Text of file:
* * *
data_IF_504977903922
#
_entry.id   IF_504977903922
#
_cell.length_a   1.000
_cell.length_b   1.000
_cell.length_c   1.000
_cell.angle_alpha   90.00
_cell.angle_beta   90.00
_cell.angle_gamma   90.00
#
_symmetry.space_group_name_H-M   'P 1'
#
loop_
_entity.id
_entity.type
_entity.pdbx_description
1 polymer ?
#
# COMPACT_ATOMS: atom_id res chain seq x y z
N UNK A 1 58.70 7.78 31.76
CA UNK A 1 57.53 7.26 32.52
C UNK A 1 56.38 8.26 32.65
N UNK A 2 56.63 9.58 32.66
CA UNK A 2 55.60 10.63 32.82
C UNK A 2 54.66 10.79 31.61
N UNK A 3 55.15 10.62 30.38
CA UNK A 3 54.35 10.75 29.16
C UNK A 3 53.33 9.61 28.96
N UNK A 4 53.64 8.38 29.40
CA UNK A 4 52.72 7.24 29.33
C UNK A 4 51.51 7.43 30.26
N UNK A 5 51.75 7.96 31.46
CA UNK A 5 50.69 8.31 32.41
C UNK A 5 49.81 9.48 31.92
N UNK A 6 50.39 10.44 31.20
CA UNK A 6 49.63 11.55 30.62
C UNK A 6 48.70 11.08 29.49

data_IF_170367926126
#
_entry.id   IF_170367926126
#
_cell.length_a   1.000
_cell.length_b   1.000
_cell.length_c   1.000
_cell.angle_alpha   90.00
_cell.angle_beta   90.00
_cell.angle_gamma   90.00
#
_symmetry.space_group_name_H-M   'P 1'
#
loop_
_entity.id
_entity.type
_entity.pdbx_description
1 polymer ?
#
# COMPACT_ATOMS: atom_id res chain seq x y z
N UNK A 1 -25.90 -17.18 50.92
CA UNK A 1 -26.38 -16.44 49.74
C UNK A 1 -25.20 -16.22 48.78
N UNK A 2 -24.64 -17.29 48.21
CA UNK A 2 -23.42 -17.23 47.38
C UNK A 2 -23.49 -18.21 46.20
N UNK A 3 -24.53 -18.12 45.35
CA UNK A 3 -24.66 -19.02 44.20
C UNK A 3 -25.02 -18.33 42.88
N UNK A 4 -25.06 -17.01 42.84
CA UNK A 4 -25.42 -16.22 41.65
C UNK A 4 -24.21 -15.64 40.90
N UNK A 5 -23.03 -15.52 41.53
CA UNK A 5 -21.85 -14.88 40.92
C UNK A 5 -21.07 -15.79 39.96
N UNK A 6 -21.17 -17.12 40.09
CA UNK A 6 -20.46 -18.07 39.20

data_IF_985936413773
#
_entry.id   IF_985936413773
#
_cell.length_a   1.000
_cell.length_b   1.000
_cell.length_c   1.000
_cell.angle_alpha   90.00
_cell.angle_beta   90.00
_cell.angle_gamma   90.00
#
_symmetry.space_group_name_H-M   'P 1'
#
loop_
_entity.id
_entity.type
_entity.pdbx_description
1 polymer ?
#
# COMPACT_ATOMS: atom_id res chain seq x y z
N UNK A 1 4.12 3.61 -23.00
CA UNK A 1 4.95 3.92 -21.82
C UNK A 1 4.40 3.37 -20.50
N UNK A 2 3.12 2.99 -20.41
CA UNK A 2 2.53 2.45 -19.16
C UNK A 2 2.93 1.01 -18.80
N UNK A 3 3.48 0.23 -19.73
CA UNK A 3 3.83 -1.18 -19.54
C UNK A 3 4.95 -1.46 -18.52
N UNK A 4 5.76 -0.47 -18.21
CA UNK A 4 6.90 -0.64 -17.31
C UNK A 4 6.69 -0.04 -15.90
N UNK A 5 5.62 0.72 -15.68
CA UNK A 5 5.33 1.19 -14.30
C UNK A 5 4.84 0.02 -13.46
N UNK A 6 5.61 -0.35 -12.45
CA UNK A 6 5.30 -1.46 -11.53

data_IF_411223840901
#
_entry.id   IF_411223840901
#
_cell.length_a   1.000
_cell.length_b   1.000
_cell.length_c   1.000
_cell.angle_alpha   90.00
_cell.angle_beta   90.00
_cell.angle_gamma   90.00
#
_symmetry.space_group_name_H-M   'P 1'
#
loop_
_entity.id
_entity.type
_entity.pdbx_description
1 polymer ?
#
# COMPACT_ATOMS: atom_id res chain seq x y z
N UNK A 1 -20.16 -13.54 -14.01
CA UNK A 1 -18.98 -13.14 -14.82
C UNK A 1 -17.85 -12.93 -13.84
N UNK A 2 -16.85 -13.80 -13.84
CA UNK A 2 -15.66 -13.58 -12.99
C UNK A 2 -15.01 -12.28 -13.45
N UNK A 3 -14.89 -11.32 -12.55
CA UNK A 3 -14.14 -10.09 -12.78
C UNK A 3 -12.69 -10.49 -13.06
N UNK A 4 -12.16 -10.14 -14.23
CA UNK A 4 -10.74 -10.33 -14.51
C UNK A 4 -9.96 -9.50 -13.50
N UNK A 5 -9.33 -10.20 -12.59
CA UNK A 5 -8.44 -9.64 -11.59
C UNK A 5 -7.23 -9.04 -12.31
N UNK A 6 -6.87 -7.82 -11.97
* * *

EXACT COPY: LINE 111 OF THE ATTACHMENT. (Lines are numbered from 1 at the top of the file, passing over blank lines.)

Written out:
N UNK A 6 5.61 -0.35 -12.45